It’s an annual French-Canadian media tradition: Criticizing a 75-minute sketch comedy show because it doesn’t meet our insanely inflated expectations.
So I’m just not going to partake. I could laud Bye-Bye 2015’s spot-on impersonations, impressively transformative makeup and prosthetics and expertly-done song parodies. Or, more likely, I could point out that it’s hit-and-miss on the laughs, occasionally politically insensitive or downright racist, and had a Montreal-centric (and certainly Quebec-centric) view of the year’s issues. I could declare Infoman the better of the New Year’s Eve specials, which is apparently de mode, or I could crap all over the Air Farce (and deservedly so).
But everyone else is doing that, so instead I’ll focus this post on something more enjoyable.
As a fan of Weird Al, you won’t be surprised to learn I’m big on song parodies. And there were a bunch of them on TV on New Year’s Eve. Some of them were lazy and unfunny. But some were very clever, and I feel they deserve more attention.
Here are my picks from the Canadian New Year’s Eve specials this year, in both official languages:
Parody of Coeur de Pirate’s Oublie-moi (Meilleur avant le 31, bon pareil le 1er, Vrak.tv)
Meilleur avant, the New Year’s Eve special of youth-focused channel VRAK.tv, tends to get forgotten in these roundups, but embedded among its silliness are some good sketches, and this song was one of my favourites of the night, taking Coeur de Pirate’s song about moving on from a relationship and replacing it with lyrics about a young girl being forced to separate from her cellphone during class.
One of the things I like about it is how much I understand it, even if I never lived this experience myself. Students didn’t have cellphones when I was in high school, but now they’re so ubiquitous that they’re banned from classrooms so students aren’t distracted by them. Students in Vrak’s target demographic no doubt identify with the message, and sayings like “mon cell c’est ma vie” don’t sound too far from what you’d really hear from a teenage girl.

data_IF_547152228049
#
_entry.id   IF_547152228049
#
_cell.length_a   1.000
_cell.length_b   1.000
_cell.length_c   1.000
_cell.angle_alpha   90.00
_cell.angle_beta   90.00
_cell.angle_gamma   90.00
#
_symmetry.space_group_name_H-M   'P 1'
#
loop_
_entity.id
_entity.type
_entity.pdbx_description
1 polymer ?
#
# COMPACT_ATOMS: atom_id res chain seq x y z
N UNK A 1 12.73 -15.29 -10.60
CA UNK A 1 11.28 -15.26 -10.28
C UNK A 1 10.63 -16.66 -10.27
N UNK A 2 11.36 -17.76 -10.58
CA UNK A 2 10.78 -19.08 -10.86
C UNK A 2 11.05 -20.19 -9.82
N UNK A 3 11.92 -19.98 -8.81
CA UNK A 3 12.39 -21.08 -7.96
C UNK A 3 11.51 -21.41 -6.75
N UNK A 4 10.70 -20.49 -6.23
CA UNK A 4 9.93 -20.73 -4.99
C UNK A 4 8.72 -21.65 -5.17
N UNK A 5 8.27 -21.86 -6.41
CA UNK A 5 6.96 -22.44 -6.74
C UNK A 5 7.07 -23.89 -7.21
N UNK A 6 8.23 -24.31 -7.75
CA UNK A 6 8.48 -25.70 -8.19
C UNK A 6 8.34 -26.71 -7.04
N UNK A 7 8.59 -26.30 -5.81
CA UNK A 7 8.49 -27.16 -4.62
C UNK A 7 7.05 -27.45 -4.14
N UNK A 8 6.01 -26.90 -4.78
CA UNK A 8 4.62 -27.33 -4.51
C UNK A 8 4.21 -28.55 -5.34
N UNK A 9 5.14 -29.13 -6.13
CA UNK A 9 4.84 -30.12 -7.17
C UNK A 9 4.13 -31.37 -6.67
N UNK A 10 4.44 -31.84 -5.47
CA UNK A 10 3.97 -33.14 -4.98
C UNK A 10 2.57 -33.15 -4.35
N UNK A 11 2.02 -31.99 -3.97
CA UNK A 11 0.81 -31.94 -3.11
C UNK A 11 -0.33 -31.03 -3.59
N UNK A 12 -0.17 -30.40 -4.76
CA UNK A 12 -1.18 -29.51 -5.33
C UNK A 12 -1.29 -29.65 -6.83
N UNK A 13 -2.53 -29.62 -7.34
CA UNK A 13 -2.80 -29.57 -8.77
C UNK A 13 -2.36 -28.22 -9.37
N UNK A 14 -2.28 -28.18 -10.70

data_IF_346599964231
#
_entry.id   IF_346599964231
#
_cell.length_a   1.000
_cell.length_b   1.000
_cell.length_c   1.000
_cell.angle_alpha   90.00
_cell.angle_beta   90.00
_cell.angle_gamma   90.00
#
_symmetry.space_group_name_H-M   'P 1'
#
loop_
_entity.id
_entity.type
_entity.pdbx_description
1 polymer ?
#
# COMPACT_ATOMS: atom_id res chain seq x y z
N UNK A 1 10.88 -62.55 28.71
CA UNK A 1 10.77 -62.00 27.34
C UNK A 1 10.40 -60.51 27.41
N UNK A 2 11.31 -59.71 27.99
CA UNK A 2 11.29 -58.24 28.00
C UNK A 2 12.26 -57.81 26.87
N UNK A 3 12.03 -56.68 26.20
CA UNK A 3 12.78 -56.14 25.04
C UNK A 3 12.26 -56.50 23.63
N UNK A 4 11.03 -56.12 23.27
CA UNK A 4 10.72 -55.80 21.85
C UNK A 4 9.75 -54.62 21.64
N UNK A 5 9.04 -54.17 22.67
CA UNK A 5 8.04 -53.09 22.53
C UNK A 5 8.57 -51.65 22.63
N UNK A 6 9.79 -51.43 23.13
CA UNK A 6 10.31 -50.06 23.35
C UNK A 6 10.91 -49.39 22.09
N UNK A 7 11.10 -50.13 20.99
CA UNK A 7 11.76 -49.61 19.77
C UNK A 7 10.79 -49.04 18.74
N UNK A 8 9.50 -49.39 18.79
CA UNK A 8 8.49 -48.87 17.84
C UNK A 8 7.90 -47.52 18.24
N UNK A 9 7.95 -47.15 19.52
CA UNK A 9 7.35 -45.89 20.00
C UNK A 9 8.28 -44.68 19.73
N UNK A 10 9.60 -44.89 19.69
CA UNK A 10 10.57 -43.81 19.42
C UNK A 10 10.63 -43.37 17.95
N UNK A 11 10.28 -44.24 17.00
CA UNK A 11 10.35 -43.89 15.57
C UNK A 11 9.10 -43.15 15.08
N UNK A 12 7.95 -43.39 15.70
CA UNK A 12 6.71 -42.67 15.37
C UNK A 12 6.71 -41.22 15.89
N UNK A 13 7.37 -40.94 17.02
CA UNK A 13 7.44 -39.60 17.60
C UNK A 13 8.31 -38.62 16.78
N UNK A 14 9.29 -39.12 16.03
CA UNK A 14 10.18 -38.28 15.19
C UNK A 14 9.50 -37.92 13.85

Actress Claudia Bouvette gives just enough exaggerated drama to be believable as an entitled teenager without turning it into the kind of offputting overacting that’s common on a kids’ channel.
Je promets de jamais t’oublier
Promets-moi de toujours vibrer
Je promets de toujours te recharger
Parody of Mark Ronson’s Uptown Funk (Bye-Bye 2015)
Maybe I’m biased because I like both the song and the François Bugingo scandal, but this song, during which Normand Brathwaite (in barely recognizable prosthetics and makeup) impersonates the disgraced journalist and sings about all the stuff he witnessed (the birth of Jesus, the discovery of fire, the beginning of the Bye-Bye), is well done, and Brathwaite gets in some dance moves and does a good job making his face expressive considering how much of it is fake.
I’d give extra points for bringing in Brathwaite here instead of having one of the other (all-white) cast do this song in blackface, but do they really deserve congratulations for that? (A later sketch in the show had a couple of cast members playing asians, and that didn’t go well with some of the population who noticed.)
Radios, journaux, les médias gobent toutes mes conneries
De mon appart, je vous arnaque
Je vous ris dans l’face puis je gagne des prix